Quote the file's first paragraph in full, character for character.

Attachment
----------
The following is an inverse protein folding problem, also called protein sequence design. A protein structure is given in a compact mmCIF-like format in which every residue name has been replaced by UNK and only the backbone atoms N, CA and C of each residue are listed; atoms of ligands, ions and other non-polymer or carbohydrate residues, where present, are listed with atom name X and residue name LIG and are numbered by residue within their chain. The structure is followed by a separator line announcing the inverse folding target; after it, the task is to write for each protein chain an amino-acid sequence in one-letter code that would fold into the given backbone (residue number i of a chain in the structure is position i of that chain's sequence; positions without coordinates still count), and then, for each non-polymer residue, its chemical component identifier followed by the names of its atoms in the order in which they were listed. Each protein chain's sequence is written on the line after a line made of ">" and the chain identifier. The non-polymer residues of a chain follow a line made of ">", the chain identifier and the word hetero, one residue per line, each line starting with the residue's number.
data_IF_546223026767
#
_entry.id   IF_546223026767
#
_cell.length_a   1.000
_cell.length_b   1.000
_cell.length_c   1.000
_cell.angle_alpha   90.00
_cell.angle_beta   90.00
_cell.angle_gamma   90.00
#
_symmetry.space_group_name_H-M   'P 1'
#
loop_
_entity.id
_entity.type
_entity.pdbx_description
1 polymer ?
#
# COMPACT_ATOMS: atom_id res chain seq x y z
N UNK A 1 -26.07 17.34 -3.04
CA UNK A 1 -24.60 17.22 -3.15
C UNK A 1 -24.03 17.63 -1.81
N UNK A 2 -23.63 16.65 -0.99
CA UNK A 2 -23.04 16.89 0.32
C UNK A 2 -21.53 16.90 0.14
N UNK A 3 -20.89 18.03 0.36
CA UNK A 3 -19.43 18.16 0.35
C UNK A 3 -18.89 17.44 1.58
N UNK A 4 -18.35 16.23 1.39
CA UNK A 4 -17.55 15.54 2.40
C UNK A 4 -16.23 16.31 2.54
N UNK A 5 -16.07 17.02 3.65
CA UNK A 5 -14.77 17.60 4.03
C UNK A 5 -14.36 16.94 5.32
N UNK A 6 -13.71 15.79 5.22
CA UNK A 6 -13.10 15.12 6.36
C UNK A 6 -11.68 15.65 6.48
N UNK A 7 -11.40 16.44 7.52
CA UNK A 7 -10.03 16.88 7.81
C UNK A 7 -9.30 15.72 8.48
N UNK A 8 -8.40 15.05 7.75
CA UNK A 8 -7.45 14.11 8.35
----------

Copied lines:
The following is an inverse protein folding problem, also called protein sequence design. A protein structure is given in a compact mmCIF-like format in which every residue name has been replaced by UNK and only the backbone atoms N, CA and C of each residue are listed; atoms of ligands, ions and other non-polymer or carbohydrate residues, where present, are listed with atom name X and residue name LIG and are numbered by residue within their chain. The structure is followed by a separator line announcing the inverse folding target; after it, the task is to write for each protein chain an amino-acid sequence in one-letter code that would fold into the given backbone (residue number i of a chain in the structure is position i of that chain's sequence; positions without coordinates still count), and then, for each non-polymer residue, its chemical component identifier followed by the names of its atoms in the order in which they were listed. Each protein chain's sequence is written on the line after a line made of ">" and the chain identifier. The non-polymer residues of a chain follow a line made of ">", the chain identifier and the word hetero, one residue per line, each line starting with the residue's number.